19/05/2017 - 06:45

Morning Headlines

19/05/2017 - 06:45

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Morning Headlines

Wyatt open to green fund

Energy Minister Ben Wyatt has set the scene for a potential stoush with private sector power providers after declaring he had an “open mind” about a proposed green energy fund by Synergy. The West

 

Woodside well leaked for nearly two months

A subsea oil well that leaked for up to two months off the Pilbara coast last year but was not disclosed until this week belonged to the Woodside Petroleum-operated North West Shelf project. The West

 

ATO deputy snared in tax fraud

Police investigating a $165 million tax fraud syndicate suspected Australian Taxation Office deputy commissioner Michael Cranston of conspiring with his 30-year-old son to ‘‘defraud the Commonwealth,’’ according to police search warrants. The Fin

 

BHP meets Elliott as shale push grows

BHP Billiton chief executive Andrew Mackenzie came face to face with representatives of Elliott Associates in Barcelona late on Wednesday, as calls for change to the company’s petroleum division grew louder. The Fin

 

Business nominates top jobs for 457 review

Corporate heavyweights and key industry groups have agreed on the top jobs they want removed from the banned 457 visa list, in a rapid-fire consultation at the request of the Turnbull government before a partial backdown expected on July 1. The Fin

 

Albanese exposes Labor rift

Anthony Albanese has undermined the authority of Bill Shorten for the second time in two weeks, labelling the Turnbull government’s budget a victory for the ALP in a speech that has reignited Labor leadership speculation. The Aus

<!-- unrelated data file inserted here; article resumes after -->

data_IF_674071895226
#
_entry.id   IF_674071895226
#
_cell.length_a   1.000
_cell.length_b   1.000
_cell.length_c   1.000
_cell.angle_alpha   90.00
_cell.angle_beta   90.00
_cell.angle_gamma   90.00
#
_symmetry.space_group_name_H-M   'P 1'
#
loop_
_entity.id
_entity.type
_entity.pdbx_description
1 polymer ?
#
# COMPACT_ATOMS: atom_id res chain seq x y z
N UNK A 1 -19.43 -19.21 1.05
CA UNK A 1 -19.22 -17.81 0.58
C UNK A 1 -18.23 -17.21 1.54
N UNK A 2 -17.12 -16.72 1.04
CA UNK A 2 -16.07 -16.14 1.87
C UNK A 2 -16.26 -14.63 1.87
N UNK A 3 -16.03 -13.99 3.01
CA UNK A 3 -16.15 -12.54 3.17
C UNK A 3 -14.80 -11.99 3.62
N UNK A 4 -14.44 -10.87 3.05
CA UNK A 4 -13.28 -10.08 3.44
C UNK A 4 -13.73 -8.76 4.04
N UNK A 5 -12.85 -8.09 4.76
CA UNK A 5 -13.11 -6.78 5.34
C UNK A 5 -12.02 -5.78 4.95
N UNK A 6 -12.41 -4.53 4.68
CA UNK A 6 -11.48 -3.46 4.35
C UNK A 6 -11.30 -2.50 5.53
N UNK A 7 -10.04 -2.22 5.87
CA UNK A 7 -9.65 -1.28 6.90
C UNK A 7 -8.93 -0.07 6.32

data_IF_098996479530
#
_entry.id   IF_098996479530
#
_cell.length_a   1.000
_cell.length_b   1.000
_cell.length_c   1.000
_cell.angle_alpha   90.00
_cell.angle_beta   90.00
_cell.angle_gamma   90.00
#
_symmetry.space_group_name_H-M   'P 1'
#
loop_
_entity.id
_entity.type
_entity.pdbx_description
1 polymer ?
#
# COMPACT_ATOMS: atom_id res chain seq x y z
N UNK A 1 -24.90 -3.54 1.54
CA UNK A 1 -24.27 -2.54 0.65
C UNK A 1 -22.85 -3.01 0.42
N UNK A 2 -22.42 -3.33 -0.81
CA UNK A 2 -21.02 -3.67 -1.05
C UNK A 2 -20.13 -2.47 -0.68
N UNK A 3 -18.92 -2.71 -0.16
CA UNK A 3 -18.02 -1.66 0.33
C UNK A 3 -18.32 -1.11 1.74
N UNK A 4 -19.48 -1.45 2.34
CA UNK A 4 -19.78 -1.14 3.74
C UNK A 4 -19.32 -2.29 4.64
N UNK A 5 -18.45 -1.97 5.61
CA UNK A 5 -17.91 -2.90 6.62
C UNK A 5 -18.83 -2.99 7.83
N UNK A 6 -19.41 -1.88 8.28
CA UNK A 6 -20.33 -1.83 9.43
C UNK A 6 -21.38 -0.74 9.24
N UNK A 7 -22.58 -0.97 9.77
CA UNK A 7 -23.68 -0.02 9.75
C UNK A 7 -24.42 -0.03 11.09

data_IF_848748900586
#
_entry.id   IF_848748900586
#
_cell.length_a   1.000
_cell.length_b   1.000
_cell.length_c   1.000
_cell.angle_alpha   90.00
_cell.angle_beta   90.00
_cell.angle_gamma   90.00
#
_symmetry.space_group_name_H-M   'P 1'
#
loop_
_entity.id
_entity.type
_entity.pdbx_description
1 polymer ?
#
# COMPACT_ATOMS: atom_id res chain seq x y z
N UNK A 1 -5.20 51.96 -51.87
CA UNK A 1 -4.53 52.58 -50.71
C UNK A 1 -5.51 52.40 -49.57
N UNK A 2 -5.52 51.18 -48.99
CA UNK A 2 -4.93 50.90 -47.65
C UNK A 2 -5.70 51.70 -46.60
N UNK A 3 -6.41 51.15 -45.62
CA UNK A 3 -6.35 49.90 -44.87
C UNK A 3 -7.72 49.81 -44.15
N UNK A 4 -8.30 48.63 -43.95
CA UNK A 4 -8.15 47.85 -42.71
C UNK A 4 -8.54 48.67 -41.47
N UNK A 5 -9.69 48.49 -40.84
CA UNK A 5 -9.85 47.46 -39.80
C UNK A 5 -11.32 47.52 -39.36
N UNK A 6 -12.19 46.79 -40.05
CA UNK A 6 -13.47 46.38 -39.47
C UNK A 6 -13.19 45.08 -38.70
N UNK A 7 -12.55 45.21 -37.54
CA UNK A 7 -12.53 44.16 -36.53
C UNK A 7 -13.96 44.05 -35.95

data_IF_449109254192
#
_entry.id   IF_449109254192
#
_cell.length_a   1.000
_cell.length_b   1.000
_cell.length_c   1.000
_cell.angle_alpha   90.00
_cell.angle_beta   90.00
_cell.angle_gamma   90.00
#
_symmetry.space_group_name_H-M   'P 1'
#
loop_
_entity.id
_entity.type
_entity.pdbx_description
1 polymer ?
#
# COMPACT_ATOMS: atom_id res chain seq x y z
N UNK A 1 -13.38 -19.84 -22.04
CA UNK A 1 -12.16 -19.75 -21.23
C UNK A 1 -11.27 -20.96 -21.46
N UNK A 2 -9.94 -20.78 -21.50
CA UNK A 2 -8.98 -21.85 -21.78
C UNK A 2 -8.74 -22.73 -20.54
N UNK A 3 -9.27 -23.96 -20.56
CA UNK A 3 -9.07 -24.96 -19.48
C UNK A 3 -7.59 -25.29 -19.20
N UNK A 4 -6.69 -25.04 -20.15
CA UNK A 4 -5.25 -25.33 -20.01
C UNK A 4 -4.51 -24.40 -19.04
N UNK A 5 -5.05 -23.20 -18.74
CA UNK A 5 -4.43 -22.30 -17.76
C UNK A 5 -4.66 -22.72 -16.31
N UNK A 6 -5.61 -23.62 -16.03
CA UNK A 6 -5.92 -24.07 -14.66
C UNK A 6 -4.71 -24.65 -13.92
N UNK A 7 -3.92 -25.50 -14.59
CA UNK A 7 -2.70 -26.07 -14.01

Immigration, Defence, ABC among clients

Government departments were among the major employers using the payroll company at the centre of the alleged $165m Plutus tax scam, which as recently as two weeks ago claimed it was “completely and strictly tax compliant”. The Aus

 

Tax rules mean levy won’t raise $6.2bn

The government’s new bank levy will raise far less than the forecast $6.2 billion if lenders pass on the costs through higher interest rates to property investors, thanks to negative gearing rules that allow interest charges to be claimed back through the tax system. The Aus

 

Welfare crackdown could hit pensions

Tens of thousands of seniors are likely to be hit with new queries over their pension payments as the Federal Government looks to slash $980 million from its budget through the expansion of the controversial robo-debt system. The West

 

The Australian Financial Review

Page 1: Police investigating a $165 million tax fraud syndicate suspected Australian Taxation Office deputy commissioner Michael Cranston of conspiring with his 30-year-old son to ‘‘defraud the Commonwealth,’’ according to police search warrants.

Multiple political crises in the White House have forced complacent traders around the world to confront the possibility that US President Donald Trump may fail to translate his market boosting policies into law.

Page 2: Employment growth has matched the fastest start to a calendar year since 2008, raising a glimmer of hope that unemployment will begin trending lower this year.

Page 3: At least one major bank believes Treasury has miscalculated the new levy on banks and says it will not raise the $1.5 billion a year as forecast in last week’s budget.

Page 6: Corporate heavyweights and key industry groups have agreed on the top jobs they want removed from the banned 457 visa list, in a rapid-fire consultation at the request of the Turnbull government before a partial backdown expected on July 1.

Page 11: The battle for the future of Fairfax Media has turned into a private equity head-to-head involving two of the world’s best-regarded private equity firms. Within minutes of the bid being made on Thursday morning, questions were raised about San Francisco-based Hellman & Friedman’s credibility and real commitment to the offer.